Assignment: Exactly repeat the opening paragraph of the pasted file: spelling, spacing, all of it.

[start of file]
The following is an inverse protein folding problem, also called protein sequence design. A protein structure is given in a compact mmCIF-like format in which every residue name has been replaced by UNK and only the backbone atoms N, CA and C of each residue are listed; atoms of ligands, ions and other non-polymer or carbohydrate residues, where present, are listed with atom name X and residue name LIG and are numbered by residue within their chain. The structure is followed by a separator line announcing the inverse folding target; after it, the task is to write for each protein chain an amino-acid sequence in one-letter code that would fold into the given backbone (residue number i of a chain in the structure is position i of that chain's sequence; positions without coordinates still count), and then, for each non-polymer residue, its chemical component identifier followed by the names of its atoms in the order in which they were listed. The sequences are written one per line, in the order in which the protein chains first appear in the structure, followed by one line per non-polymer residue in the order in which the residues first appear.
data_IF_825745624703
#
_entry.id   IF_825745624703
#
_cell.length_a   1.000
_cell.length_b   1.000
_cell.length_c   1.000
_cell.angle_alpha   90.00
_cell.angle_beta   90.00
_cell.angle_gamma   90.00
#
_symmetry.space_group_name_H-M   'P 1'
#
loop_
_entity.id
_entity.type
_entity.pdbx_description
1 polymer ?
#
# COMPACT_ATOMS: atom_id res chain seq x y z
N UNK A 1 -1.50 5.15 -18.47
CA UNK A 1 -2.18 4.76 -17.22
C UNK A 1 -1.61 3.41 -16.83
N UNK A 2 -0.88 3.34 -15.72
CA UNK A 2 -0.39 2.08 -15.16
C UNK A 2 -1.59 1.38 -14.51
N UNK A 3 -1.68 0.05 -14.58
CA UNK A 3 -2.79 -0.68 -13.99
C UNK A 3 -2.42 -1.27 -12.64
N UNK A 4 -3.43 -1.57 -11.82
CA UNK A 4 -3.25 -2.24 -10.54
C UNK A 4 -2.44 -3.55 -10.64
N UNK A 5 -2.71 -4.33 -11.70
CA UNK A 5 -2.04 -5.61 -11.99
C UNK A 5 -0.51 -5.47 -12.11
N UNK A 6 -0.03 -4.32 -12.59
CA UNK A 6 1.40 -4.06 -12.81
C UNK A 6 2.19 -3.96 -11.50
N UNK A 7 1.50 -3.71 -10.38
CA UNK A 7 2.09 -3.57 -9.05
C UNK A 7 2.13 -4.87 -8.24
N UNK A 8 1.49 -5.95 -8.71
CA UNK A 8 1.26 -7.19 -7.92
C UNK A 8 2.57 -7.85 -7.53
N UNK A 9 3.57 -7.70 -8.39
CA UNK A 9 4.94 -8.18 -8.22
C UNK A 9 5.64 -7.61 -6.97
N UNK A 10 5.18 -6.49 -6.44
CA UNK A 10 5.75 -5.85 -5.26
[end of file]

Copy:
The following is an inverse protein folding problem, also called protein sequence design. A protein structure is given in a compact mmCIF-like format in which every residue name has been replaced by UNK and only the backbone atoms N, CA and C of each residue are listed; atoms of ligands, ions and other non-polymer or carbohydrate residues, where present, are listed with atom name X and residue name LIG and are numbered by residue within their chain. The structure is followed by a separator line announcing the inverse folding target; after it, the task is to write for each protein chain an amino-acid sequence in one-letter code that would fold into the given backbone (residue number i of a chain in the structure is position i of that chain's sequence; positions without coordinates still count), and then, for each non-polymer residue, its chemical component identifier followed by the names of its atoms in the order in which they were listed. The sequences are written one per line, in the order in which the protein chains first appear in the structure, followed by one line per non-polymer residue in the order in which the residues first appear.